YouTuber soundanswer has posted a video of the Tesla Semi taking a pitstop that reveals some new details about the highly anticipated Class 8 hauler.
The first thing that’s clear in a shorter video he posted to Twitter is that the Tesla Semi is not silent. You can hear the whine from the Tesla Model 3 motors that were repurposed into the Semi as it slows down, as well as a nice kick from the industry-standard air brakes as it pulls up.
— Erik J. Martin (@soundanswer) August 30, 2018
The chance encounter happened when the videographer was at the Brush, Colorado, Supercharger and noticed that some of the stalls were blocked off by vans. He walked up to confront the drivers about ICE’ing (ICing?) the stalls and was informed that they were holding the spots for the Tesla Semi. They shared that he could wait around to talk to the drivers … who are also engineers at Tesla. (Uh, yeah!)
When the truck pulled up, he was asked not to show the charging setup as it’s still a beta design. Though, it’s not clear why Tesla didn’t want it to be on camera. It’s pretty cool to see how, even though it is being charged out in the open, in public, that people are respecting Tesla’s request to keep it off of the camera. The angles the video covers do reveal a small white device with a laptop on top that a someone is working 0n, presumably one of Tesla’s engineers.
On Tesla’s side, it’s understandable that it doesn’t want to highlight what has to be an unfinished charging rig. The company shared when the Semi was announced that it would utilize a new Megacharging network that would operate at the higher speeds required to conveniently charge up the large batteries used in the Semi.
Tesla’s engineers were on hand at the charging station and were just chatting it up with a handful of truckers who came to see the spectacle. The response from mainstream truckers has been mixed, but with a constant theme of worry over the automation of their role as a driver and a healthy dose of skepticism about the technology. Autonomous driving is worrisome from a jobs standpoint, but it has the potential to drastically lower cost, which is sure to bring about the technology in time. The improvements in safety are also worth going after, as most traffic-related deaths happen when a big rig is involved.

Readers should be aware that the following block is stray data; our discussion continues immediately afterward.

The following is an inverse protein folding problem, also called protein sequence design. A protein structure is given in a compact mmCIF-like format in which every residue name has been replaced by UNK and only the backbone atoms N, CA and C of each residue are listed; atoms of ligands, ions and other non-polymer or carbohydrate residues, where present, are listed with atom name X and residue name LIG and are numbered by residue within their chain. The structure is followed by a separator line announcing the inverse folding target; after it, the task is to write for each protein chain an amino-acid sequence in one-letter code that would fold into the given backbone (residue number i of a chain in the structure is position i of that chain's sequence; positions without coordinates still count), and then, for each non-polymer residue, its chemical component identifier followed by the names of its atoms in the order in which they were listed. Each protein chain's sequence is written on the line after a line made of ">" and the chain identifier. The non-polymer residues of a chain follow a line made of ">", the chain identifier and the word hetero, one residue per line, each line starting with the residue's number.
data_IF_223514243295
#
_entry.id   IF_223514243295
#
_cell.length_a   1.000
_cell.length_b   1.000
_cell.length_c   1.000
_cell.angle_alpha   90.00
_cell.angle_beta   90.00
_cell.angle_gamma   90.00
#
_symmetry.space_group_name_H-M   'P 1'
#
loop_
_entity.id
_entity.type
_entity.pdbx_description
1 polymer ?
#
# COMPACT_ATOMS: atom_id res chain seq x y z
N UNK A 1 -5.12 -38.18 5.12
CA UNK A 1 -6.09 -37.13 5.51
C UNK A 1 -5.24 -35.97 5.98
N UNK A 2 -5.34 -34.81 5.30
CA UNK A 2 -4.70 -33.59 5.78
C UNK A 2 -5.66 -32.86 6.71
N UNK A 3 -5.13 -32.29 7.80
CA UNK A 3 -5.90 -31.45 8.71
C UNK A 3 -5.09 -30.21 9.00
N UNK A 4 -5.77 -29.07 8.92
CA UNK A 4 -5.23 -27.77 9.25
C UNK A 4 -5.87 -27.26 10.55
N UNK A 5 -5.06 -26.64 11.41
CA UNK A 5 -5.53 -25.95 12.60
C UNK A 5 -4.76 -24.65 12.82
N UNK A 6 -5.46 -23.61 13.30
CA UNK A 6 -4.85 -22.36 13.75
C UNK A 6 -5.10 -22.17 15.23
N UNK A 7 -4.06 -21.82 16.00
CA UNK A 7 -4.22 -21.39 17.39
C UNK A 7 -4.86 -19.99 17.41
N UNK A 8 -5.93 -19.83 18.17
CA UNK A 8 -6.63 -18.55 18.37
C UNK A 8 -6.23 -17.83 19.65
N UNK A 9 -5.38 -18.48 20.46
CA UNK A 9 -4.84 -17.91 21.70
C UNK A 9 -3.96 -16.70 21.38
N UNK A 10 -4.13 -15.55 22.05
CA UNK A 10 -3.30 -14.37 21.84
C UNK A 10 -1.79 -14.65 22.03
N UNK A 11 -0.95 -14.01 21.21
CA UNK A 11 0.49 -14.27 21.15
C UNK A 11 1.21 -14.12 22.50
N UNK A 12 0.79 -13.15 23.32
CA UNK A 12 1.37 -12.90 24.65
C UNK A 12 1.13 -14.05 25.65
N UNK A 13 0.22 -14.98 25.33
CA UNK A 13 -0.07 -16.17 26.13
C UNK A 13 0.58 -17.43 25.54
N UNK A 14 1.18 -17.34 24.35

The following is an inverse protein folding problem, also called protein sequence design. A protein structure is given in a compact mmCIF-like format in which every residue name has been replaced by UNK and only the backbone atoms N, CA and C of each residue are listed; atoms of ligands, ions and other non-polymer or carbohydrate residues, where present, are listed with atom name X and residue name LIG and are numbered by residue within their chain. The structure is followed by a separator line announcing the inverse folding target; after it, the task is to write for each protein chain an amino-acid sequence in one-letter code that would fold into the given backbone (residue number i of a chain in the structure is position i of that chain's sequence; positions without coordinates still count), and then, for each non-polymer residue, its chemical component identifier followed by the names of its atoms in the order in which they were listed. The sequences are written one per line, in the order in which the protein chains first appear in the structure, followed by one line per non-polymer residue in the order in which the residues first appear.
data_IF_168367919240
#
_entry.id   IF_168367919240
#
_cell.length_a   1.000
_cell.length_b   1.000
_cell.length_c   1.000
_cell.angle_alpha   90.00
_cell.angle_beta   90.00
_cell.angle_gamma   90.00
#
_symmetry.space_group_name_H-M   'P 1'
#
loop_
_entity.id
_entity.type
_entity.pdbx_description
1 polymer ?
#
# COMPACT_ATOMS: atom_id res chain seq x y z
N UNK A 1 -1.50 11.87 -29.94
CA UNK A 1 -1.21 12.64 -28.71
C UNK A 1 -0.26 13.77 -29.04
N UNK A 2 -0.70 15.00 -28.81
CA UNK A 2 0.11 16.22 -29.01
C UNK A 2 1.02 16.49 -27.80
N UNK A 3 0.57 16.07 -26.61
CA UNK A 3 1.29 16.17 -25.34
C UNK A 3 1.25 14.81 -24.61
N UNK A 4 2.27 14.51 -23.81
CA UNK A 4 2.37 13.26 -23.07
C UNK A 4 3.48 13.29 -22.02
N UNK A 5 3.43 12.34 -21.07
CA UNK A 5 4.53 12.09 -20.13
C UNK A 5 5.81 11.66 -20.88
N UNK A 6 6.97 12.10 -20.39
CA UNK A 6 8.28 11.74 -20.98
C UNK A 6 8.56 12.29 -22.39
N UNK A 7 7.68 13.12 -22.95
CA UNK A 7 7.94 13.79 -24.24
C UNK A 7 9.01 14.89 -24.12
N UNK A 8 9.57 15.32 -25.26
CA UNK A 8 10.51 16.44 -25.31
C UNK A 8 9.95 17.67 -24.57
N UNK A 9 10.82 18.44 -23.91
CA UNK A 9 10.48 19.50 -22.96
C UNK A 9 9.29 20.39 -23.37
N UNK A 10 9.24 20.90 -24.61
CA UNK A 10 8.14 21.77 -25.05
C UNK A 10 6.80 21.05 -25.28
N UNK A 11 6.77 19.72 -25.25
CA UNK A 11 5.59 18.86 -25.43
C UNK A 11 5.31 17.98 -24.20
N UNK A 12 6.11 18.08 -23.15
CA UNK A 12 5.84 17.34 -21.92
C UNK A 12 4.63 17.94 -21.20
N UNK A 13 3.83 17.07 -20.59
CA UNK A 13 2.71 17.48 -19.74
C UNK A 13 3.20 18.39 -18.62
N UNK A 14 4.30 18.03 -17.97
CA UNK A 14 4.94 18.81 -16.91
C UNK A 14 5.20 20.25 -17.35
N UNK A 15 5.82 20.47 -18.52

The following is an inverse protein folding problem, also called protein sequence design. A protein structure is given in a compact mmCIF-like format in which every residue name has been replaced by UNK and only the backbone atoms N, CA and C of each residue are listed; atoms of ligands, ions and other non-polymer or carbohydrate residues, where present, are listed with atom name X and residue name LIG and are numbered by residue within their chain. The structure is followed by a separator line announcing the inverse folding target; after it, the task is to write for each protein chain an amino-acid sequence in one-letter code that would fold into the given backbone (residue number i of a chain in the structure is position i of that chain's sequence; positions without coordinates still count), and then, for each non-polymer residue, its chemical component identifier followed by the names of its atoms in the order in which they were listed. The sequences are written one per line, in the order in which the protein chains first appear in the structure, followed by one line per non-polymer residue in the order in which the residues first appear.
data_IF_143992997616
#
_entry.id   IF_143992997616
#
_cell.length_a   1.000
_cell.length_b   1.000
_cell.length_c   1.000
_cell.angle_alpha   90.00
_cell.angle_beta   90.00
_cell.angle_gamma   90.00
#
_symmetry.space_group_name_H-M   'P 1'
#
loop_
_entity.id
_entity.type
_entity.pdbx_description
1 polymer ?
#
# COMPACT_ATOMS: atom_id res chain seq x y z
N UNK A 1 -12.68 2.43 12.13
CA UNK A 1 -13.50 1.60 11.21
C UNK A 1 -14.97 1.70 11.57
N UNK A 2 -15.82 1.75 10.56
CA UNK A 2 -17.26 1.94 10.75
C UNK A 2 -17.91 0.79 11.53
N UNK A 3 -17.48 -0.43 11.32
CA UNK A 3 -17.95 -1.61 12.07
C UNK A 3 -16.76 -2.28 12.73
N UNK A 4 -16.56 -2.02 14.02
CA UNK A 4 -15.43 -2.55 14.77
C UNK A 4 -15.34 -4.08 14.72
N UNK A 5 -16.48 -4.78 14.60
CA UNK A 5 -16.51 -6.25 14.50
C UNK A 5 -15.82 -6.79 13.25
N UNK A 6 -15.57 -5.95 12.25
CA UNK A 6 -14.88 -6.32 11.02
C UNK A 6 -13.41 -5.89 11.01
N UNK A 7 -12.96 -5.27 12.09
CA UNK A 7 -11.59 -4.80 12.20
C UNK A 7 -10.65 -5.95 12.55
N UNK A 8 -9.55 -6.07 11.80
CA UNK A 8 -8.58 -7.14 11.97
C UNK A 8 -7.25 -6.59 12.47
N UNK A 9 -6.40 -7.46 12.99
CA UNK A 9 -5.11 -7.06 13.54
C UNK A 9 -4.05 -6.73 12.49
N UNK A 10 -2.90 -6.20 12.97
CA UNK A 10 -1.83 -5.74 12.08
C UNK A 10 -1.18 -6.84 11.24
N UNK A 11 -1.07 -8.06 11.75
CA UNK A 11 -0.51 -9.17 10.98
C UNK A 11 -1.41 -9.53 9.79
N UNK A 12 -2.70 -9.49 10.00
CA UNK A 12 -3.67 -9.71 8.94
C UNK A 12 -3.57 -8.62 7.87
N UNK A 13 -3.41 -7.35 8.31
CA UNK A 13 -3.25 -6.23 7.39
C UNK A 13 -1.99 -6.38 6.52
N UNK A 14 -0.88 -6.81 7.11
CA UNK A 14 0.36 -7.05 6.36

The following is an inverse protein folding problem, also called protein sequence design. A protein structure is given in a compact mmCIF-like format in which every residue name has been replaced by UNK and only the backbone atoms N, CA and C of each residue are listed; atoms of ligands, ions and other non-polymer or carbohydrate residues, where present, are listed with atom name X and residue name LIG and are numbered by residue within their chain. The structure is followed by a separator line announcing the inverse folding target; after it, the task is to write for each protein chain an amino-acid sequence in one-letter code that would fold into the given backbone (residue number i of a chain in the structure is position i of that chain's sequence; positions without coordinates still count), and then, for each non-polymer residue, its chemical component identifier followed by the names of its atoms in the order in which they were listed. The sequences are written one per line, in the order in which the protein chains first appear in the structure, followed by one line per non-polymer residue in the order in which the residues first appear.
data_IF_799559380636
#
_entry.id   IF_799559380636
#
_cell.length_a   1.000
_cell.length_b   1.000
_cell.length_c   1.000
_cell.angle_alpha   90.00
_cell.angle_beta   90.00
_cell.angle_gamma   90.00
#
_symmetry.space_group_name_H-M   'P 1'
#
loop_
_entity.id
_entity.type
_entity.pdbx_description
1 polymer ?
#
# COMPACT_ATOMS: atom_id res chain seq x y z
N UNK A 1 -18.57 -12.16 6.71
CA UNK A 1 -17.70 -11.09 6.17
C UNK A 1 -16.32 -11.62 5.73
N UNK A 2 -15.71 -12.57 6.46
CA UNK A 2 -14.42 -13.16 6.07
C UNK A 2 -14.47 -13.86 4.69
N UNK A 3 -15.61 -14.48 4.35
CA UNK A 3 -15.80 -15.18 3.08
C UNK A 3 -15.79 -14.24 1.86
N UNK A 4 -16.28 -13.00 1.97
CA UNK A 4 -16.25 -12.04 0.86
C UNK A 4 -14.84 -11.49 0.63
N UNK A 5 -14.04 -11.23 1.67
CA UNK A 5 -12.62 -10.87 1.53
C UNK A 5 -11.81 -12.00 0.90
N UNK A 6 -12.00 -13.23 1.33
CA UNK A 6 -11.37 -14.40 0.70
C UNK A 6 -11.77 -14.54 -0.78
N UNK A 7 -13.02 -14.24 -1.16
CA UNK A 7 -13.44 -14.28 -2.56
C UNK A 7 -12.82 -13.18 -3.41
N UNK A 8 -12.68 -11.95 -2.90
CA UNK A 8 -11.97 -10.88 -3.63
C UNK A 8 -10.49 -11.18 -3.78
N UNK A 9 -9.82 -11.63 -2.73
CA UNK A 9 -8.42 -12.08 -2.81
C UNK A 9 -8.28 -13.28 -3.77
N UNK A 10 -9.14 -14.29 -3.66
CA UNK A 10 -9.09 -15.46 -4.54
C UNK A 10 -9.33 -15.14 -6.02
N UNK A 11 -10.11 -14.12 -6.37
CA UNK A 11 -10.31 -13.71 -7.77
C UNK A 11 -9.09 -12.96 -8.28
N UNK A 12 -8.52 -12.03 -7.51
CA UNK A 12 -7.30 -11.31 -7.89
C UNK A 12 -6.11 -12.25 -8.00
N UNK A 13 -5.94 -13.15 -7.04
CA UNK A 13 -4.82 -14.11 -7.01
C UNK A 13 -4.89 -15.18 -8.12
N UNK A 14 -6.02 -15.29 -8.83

Tesla shared that it sprayed down the radiators up front to optimize battery cooling. This is interesting to see and hints at more changes required to the prototype in order to scale up the battery size along with the charging speeds. The faster the charging, the more heat is generated both in the cables and in the battery systems. Spraying it down with water clearly won’t be the solution ongoing, but it’s interesting to see how Tesla is mitigating some of the limitations in the prototype.
The cab on the Semi is a day driver, meaning there’s no room for a sleeper and comes with a battery capable of 300 miles range. At freeway speeds, that’s more than 8 hours of driving, but it’s not clear if that is the loaded or unloaded range. Either way, it’s exciting to see Tesla taking its new carbon fiber babies out on the town for some real-world testing.
The prototypes were stated to have 26 cameras on board, which the videographer noted is more than will be included in the production version and shows that Tesla is still iterating and working out what the “right” solution is for Autopilot on the Semi. Semi trucks drive differently than passenger cars, of course. As such, the systems that manage them cannot simply be ported over from the Model 3.
The two videos provide a practical look at what could be Tesla’s biggest disruption in the automotive world to date. That certainly seems true from an emissions per vehicle standpoint and has the potential to grow much faster if Tesla is able to truly move into the space and disrupt the traditionally diesel-powered vehicles.
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